Wednesday, October 10, 2007

Taps for My Uncle

My Uncle John was only 58 years-old when he suffered a massive coronary. He was born and raised on the family farm in southeast Iowa. He loved to tell stories of his youth... about experiences that don't happen anymore... like the horseback cattle drive he did from a neighbor's farm to a farm several miles away. Like his father, he was a deeply honest conservative Christian. He also was the spitting image of his father. I remember the lean, muscle that rippled as he worked... his dark black hair and trademark mustache. A very handsome man, he lived his principles and passed those principles to his three children.

During Vietnam, Uncle John tried to enlist, but had a physical problem that precluded his service. In later years, he would love to hear the Army stories that my brother and I told. A steady man who deeply loved his family, he is the sort of man that makes my service worth the sacrifices.

When I was young, Uncle John moved his little family from our small Iowa community and headed West to California. I remember missing my cousins Michelle and Johnner. For years I hoped that they would come back and can still point to the pew in our little church where they would sit.

Uncle John took up work as an electrician and was widely sought out as a hardworking expert. There were several years where we didn't keep up with one another... as these things go. But the death of my grandparents brought us all back together... though the miles remained between us. We spoke on the phone a couple of times a year and my mother (the oldest) would keep us filled in on their lives. With my hectic schedule, I found time to visit them in California in August of 2005. I'm so grateful that I did.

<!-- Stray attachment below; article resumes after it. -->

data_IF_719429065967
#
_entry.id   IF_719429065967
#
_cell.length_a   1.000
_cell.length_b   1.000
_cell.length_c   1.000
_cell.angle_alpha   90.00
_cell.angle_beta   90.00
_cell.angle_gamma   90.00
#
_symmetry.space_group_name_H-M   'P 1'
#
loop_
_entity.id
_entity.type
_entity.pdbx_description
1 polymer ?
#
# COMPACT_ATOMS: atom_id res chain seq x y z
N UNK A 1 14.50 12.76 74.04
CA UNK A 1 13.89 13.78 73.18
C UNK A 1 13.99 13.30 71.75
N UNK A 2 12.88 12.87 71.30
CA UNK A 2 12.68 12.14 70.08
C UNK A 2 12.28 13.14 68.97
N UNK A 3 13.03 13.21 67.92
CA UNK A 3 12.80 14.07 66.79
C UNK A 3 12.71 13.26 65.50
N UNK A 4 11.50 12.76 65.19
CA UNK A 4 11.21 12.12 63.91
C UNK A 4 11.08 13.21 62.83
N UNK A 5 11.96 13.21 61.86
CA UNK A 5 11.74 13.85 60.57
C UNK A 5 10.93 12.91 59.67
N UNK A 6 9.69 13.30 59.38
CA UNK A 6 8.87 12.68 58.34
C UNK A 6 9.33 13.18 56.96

My Uncle was a car enthusiast who could tinker-with and fix anything. In an age of metrosexuals with an apparent lack of skills, he set an example that I will try to live up to.

I can picture him now... in Heaven... Grandpa puttering around in the Machine Shed... shirt off... an ancient ball glove tucked in the back pocket of his jeans... waiting for Grandma to stop fussing over her oldest son... waiting for a long overdue game of catch. While I miss him and feel the unfairness of a life left early... I am also jealous. He is with family and our Lord... waiting for the rest of us to join him.

Don't grieve for me, for now I'm free!
I follow the plan God laid for me.
I saw His face, I heard His call,
I took His hand and left it all...
I could not stay another day,
To love, to laugh, to work or play;
Tasks left undone must stay that way.
And if my parting has left a void,
Then fill it with remembered joy.
A friendship shared, a laugh, a kiss...
Ah yes, these things I, too, shall miss.
My life's been full, I've savoured much:
Good times, good friends, a loved-one's touch.
Perhaps my time seemed all too brief—
Don't shorten yours with undue grief.
Be not burdened with tears of sorrow,
Enjoy the sunshine of the morrow.

- Rhonda Braswell